Throughout these first six years, there were no synthesizers at the Workshop. Simpsons pre-recorded scores were variously treated with tape and other effects available at the time.  Some would say that this late sixties was a creative peak for Simpson with his most catchy (if that’s the right term) cues. Mark Ayres has pointed out that this was in part driven by the difficulty of doing what they wanted to do with the limited equipment available. They were experimenting. Both the RWS and Simpson were stretching what was possible and being inventive out of the sheer necessity to match the imagination of the DW scripts. On the other hand, ‘Ambassadors…’ was the last score recorded before he saw anything but a script. This meant that the music was driven purely by what was imagined. ‘The War Games’ was written almost without a script at all. It’s worth pondering whether the combination of equipment more suited to the job and seeing the images subtracted from the result somehow.

The Seventies

In series 8, which started production in 1970, Simpson took on almost all the incidental music for DW. This is also when the synthesizers arrived at the Workshop and, for this series only, it was the sole instrument he used. That’s the one we’re really interested in here. If you recall there’s a record to review at some point, which has elements from this era, but I’m not ready for that, just yet.

Hold on Dudley, we’ll get to that.

Timecode Lord

Another innovation for the soundtrack to series 8 was the introduction of timecoded video-tapes. Simpson was proud of this innovation claiming it was done specifically for him to compose to. In the early days, all the incidental music and sound effects were written based solely on the script. Then it was recorded to tape and cued in with the actors during the studio recording. As post-production was introduced, where the sound could be mixed after the performance was on videotape, it became easier to time all the music cues and sound effects to the action, and that’s what Simpson did. This facility, which is the norm now, tended to push his compositions towards a more conventional approach. It also could be over-done from time-to-time, with this Mickey Mousing (meaning matching action to music or vice versa, a la early Disney films, not necessarily for comic effect, although…) occasionally creating unintentionally over dramatic punctuation (he’s pouring himself a coffee!!!) or jarringly humorous interjections (Wah, wah, waaaaah!). Simpson was not particularly guilty of this, but when time is short you can expect a few errors of judgement and he has asked for several similar offences to be taken into consideration.

Even More Dudley Simpson, & Horror

I’ve already spent too much time getting to ‘The World of Doctor Who’ and there’s still the matter of another BBC sci-fi show to go through yet. Needless to say, there is a lot more Dudley Simpson music for DW that could be covered here. ‘City of Death’ was a high-point of the later period of the fourth Doctor. The romantic theme with the Doctor and Romana (Tom Baker and Lalla Ward, at that time a couple) capering around the cobbles and cafes of Paris is particularly beautiful. He was also there right through some of DW’s most purple patches. The gothic horror era of the mid-late seventies is particularly strong, albeit a bit too strong for a lot of younger viewers, and is all served well by Simpson’s music. We will hear a bit more of his work when we get to ‘Genesis of the Daleks’ (REH 364) in the next part of Discographic Workshop.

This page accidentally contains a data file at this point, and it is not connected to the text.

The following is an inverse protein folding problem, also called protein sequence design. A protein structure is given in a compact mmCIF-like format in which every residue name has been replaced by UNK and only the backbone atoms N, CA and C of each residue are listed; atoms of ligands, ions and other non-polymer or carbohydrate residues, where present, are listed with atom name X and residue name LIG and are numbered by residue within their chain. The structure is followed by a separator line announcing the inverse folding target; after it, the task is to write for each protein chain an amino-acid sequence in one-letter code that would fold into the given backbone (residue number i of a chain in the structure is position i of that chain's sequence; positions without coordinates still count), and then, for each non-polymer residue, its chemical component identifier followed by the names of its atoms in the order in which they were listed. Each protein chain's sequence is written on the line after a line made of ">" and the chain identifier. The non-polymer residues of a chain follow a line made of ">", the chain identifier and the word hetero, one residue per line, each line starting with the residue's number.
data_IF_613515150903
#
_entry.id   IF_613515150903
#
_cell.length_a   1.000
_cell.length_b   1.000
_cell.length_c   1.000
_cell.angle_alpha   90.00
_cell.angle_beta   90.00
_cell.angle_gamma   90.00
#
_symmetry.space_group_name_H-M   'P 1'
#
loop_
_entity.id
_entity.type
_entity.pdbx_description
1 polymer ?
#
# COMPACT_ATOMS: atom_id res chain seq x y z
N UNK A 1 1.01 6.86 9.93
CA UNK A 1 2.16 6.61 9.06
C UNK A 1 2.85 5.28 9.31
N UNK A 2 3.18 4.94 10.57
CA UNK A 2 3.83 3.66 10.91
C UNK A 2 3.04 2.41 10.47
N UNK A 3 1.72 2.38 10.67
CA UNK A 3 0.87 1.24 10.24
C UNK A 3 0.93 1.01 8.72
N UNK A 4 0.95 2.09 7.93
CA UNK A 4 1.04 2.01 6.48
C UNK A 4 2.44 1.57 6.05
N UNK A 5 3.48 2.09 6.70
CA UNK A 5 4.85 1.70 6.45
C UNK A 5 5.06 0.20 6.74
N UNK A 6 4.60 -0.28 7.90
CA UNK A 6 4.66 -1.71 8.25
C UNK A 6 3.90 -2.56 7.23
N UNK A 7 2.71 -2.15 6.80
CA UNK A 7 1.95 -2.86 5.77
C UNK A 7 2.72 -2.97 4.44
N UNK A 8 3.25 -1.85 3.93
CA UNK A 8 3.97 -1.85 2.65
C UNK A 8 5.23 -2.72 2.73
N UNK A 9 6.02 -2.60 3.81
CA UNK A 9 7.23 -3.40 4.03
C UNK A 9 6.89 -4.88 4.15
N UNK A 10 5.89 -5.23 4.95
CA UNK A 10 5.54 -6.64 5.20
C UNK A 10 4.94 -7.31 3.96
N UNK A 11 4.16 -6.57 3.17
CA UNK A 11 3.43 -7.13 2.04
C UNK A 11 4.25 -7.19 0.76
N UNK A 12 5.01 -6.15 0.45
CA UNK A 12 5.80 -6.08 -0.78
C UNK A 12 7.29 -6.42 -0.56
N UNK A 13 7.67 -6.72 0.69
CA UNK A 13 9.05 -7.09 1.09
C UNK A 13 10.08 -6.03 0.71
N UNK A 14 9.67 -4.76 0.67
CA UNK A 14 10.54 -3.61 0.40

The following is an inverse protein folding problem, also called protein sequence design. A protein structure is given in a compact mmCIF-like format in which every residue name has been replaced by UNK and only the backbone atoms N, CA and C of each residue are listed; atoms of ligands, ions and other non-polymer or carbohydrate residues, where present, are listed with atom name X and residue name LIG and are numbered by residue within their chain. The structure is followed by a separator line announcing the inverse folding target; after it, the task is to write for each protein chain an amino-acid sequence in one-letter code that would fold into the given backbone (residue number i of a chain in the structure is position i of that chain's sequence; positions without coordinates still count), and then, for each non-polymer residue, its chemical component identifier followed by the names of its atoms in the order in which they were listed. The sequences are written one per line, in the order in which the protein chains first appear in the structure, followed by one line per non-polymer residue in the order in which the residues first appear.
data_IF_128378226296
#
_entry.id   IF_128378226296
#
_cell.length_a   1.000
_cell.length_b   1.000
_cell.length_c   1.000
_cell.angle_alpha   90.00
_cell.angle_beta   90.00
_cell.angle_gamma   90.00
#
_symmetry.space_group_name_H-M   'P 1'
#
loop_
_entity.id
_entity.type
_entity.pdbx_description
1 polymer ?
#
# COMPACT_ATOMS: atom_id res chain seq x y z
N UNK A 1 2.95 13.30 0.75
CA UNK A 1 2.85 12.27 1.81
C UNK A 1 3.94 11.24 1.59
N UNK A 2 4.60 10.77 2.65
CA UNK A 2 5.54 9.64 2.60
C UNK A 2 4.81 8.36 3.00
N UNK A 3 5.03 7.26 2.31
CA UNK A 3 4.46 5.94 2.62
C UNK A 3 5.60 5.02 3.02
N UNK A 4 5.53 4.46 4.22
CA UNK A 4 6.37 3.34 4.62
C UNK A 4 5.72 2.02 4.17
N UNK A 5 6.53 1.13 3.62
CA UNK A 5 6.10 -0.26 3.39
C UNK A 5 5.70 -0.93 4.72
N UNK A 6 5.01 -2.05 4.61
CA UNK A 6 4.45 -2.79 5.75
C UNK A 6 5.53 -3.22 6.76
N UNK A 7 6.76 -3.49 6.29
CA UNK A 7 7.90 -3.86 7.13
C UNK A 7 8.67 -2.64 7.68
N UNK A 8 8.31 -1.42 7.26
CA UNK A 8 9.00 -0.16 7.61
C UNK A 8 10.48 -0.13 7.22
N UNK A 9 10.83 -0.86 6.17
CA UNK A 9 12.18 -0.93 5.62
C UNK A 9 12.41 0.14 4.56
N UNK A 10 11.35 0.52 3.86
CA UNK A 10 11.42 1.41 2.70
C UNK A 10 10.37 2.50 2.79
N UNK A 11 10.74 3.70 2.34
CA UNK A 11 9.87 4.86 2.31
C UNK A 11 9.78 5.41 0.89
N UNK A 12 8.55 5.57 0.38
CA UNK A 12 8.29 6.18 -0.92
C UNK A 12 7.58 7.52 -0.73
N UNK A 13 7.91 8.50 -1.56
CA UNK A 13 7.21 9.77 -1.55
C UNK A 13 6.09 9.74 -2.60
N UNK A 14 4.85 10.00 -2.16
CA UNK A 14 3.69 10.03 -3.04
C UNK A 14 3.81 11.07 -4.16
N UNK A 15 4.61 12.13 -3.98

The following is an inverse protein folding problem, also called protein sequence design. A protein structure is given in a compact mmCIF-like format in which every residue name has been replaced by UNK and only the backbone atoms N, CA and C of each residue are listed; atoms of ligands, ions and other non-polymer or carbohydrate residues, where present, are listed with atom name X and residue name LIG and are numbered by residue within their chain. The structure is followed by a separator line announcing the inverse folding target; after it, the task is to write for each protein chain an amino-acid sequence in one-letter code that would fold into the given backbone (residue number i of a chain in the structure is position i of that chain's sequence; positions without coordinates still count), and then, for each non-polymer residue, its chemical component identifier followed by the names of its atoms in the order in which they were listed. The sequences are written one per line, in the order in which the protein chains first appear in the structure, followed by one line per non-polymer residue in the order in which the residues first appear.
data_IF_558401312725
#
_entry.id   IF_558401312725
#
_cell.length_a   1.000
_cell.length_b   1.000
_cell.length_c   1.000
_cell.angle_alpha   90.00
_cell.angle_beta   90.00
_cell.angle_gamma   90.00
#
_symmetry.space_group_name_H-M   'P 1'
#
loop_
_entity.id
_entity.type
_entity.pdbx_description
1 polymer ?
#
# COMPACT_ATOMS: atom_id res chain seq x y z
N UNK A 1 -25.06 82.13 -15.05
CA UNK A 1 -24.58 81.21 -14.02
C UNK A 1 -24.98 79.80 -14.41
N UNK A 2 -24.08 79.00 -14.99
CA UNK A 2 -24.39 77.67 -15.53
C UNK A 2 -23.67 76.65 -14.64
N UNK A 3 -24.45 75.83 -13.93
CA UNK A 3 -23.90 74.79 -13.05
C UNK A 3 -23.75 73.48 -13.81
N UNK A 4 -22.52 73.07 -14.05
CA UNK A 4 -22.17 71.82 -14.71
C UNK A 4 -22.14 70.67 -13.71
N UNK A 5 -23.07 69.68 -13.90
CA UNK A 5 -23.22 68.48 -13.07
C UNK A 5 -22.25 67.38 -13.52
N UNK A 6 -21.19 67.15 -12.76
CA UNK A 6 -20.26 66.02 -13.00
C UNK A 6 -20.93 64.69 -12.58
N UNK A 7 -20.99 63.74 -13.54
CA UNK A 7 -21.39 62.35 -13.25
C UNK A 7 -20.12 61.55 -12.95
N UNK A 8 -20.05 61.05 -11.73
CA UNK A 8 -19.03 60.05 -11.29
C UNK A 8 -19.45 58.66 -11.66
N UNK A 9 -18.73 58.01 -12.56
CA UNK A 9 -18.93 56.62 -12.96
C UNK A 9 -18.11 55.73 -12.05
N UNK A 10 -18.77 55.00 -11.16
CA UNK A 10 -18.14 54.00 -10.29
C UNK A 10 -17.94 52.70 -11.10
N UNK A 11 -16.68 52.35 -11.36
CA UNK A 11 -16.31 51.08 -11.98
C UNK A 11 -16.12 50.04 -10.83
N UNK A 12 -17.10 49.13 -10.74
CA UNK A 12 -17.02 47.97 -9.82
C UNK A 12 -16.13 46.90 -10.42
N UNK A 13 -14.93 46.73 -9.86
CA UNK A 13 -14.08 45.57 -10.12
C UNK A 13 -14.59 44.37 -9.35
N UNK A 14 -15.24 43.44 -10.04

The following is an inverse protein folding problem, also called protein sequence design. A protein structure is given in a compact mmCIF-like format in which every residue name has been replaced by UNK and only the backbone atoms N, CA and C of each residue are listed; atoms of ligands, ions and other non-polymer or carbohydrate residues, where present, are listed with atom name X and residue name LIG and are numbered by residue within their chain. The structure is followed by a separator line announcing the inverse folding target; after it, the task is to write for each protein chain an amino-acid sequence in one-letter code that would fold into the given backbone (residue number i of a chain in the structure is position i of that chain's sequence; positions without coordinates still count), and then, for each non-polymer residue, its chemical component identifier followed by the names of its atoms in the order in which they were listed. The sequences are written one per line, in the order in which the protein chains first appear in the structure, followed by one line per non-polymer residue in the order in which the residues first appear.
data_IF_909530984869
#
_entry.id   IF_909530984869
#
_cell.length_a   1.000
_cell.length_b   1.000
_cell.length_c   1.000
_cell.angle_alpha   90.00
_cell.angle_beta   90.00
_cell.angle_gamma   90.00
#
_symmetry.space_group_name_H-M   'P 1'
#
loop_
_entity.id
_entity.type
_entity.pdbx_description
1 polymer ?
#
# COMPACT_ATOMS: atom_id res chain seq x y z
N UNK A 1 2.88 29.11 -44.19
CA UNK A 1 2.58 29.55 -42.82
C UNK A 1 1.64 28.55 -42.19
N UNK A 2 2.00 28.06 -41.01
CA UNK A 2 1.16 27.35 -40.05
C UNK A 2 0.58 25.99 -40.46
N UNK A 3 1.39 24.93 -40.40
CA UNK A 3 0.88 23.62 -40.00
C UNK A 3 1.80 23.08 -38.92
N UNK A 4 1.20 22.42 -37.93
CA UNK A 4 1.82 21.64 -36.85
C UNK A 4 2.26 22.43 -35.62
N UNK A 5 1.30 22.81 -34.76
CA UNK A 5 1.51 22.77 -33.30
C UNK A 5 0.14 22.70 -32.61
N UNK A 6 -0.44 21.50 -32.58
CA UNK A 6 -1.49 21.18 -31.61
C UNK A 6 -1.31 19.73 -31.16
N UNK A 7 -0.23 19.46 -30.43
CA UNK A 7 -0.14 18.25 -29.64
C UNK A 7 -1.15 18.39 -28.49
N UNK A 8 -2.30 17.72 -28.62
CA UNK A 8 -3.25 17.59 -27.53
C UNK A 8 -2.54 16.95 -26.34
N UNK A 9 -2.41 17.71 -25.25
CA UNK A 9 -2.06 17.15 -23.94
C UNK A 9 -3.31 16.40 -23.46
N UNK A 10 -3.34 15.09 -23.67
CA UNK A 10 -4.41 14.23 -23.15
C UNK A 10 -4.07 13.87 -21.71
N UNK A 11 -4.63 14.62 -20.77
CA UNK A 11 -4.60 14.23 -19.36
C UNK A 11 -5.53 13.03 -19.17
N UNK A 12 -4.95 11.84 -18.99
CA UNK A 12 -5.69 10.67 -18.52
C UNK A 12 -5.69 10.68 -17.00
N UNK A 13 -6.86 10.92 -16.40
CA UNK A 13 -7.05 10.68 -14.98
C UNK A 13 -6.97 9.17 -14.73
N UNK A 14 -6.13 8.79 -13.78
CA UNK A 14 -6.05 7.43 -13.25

A Reel Shame

Regretfully, (or mercifully, if you’re trying to write up a summary) most of the tapes of Simpson’s music for DW are missing, presumed lost for ever. The BBC simply didn’t keep them and Dudley’s composer copies appear to have been mislaid during one of his moves. He probably never imagined that the Beeb would be so careless as to lose the originals. When Delia Derbyshire’s archive was catalogued after her death, a reel of his ensemble’s recording for Series 10’s ‘Carnival of Monsters’ (1973) was found, but without the subsequent Radiophonic overdubs. Other odds and ends were kept at the Workshop, often on the sounds effects reels, which were always preserved for future use. Paddy Kingsland helped Simpson with the synth over-dubs for ‘The Sun Makers’ (series 15, 1977) during Dick Mills holiday and kept a copy simply because he assumed that it was standard practice.

Dudley Simpson at a production meeting for ‘The Talons of Weng Chiang’ (1977)

End of the Delaware (Road)

The relationship with the Workshop was a strong one that Simpson valued enormously. Workshop boss Desmond Briscoe was a bit miffed when he felt that their Aussie pal was given all the attention in the 1973 Radio Times Doctor Who Special though. He was actually more wound up that no-one had thought to ask them for a piece about how to make the infamous voice accompany an article on making your own Dalek .

C/O of Richard Bignell ‘Nothing at the End of the Lane’ https://twitter.com/NothingLane/status/903348490008453120

Eventually, though Simpson was locked out of Maida Vale and left to his own (electronic music) devices. This came about largely due to Brian Hodgson re-organisation of the Workshop and the dismantling of the already antiquated Delaware synthesizer. ‘Buy your own synth, Dudley’ might have been the message.

Simpson continued writing and recording DW music until ‘The Horns of Nimon’, which was the last story of series 17, right at the turn of the decade. By now he was relying on other means to get the electronic elements he craved, it wasn’t the same though.